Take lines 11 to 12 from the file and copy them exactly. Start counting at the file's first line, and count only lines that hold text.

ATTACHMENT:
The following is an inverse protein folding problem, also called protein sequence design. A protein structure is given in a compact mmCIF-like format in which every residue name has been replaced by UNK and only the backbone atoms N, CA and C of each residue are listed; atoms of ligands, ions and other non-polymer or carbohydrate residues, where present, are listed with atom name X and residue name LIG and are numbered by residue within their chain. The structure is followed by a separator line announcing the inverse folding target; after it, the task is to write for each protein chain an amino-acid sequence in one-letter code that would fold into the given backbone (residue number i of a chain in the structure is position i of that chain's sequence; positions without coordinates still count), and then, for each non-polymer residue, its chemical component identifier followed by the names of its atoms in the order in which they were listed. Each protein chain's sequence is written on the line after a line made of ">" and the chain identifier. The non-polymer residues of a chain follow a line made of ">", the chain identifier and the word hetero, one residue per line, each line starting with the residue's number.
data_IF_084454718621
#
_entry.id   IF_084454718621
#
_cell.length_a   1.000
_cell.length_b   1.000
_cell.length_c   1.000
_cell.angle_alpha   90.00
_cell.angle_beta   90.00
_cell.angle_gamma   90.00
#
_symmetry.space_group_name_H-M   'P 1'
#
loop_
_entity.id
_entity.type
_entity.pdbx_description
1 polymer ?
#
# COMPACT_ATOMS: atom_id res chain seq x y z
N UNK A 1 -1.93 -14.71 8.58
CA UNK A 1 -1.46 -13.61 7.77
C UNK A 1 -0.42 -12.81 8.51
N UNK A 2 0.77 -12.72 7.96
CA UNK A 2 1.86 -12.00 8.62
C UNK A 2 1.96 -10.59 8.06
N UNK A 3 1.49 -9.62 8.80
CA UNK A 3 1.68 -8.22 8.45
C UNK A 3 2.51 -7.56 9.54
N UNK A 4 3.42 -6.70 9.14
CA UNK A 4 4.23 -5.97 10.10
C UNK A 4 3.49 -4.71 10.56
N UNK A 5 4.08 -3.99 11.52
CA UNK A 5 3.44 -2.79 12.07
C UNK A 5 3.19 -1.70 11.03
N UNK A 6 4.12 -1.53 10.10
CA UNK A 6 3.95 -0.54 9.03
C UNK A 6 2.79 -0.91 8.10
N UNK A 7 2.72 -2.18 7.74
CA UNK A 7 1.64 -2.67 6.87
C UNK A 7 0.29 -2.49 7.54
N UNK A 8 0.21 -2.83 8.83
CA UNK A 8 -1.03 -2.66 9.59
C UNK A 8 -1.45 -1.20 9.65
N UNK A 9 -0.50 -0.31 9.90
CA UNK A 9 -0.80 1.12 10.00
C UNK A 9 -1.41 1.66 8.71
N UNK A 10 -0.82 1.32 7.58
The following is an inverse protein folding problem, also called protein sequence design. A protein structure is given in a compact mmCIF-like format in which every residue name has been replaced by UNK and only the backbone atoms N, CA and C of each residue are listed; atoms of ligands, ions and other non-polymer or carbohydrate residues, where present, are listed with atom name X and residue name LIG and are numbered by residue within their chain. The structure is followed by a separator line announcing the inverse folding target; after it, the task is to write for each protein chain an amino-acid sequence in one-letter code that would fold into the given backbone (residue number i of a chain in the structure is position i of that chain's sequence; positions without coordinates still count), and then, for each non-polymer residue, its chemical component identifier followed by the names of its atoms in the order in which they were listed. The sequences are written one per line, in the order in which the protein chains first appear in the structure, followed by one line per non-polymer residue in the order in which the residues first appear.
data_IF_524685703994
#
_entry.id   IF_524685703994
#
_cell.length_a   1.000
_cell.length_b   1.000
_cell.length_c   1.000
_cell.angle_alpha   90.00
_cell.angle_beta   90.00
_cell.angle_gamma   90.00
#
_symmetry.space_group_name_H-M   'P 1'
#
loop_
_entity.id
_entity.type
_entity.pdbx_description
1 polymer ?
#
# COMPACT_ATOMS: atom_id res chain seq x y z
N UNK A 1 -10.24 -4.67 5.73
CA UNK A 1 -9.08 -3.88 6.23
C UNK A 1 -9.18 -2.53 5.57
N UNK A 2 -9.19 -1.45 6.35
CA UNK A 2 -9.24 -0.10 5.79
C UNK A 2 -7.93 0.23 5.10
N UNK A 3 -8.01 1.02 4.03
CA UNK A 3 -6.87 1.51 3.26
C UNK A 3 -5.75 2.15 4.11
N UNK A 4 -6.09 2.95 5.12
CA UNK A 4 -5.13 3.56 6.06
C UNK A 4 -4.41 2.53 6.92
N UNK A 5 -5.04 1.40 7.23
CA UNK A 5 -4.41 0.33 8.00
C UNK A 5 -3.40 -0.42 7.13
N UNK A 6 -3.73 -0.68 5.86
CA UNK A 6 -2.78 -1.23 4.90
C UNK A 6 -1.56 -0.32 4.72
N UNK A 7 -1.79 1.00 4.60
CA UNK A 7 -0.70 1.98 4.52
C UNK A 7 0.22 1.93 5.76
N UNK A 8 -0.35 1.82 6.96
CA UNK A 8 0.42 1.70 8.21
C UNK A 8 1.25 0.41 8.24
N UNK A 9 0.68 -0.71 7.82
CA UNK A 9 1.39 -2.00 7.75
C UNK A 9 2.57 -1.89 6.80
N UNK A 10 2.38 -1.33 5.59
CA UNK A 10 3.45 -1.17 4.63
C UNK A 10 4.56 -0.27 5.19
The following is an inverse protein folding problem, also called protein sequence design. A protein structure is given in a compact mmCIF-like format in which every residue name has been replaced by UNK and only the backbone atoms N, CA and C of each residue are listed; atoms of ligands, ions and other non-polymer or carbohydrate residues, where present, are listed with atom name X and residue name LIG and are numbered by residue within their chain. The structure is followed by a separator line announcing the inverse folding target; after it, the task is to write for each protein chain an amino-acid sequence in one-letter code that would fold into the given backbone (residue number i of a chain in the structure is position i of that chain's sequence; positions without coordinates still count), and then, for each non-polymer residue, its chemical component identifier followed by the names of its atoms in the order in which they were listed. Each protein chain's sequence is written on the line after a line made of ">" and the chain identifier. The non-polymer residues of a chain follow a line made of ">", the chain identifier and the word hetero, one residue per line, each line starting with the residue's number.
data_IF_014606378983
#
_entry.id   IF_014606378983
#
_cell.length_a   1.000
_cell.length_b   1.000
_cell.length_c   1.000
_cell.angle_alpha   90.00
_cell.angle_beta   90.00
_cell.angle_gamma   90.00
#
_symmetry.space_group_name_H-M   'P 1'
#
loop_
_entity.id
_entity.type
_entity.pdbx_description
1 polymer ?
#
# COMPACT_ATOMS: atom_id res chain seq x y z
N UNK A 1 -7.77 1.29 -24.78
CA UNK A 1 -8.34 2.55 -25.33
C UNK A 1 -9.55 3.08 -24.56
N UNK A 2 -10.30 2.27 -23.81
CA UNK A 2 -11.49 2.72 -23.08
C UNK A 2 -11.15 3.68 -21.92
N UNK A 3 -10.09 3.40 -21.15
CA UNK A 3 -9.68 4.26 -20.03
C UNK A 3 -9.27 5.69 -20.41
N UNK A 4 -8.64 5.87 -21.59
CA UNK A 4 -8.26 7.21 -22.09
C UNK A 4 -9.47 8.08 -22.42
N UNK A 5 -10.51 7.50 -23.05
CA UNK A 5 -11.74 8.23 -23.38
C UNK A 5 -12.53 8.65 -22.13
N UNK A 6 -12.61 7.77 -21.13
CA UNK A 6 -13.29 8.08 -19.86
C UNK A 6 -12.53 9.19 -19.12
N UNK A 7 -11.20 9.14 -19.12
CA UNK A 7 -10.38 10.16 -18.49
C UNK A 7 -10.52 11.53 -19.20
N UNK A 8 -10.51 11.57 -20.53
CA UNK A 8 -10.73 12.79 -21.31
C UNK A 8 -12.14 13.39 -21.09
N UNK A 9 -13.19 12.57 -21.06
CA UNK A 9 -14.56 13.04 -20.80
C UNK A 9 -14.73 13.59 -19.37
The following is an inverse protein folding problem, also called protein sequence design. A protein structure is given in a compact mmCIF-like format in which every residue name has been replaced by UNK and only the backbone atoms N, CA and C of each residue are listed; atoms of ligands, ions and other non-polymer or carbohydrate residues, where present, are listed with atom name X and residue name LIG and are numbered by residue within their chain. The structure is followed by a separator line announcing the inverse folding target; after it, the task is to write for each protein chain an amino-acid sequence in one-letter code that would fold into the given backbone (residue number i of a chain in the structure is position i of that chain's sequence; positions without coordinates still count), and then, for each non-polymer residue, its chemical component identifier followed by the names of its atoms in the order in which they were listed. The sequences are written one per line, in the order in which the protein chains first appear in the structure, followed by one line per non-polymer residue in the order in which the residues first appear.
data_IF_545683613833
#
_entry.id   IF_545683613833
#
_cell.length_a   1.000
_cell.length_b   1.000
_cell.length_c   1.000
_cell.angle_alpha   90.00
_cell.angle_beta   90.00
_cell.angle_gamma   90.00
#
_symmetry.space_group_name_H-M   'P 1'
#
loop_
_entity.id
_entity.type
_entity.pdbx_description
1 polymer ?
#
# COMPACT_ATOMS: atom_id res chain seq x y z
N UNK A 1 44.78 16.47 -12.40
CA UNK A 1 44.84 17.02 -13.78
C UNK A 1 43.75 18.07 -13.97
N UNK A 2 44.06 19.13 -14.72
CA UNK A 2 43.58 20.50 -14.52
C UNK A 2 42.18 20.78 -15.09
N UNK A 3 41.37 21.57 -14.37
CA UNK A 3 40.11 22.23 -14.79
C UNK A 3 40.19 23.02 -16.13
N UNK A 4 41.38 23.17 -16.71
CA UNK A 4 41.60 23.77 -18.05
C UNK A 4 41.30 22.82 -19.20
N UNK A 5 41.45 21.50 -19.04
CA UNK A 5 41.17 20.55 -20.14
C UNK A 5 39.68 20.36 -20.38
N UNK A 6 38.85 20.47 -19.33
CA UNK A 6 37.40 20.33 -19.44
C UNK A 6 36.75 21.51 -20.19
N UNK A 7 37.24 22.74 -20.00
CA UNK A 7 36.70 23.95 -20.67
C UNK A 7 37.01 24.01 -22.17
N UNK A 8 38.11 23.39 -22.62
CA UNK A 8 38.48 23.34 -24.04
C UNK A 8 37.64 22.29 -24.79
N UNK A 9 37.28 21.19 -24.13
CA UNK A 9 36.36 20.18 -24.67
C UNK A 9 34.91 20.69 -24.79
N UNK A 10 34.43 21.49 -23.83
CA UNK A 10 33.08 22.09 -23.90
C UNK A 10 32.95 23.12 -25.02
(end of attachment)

_cell.angle_gamma   90.00
#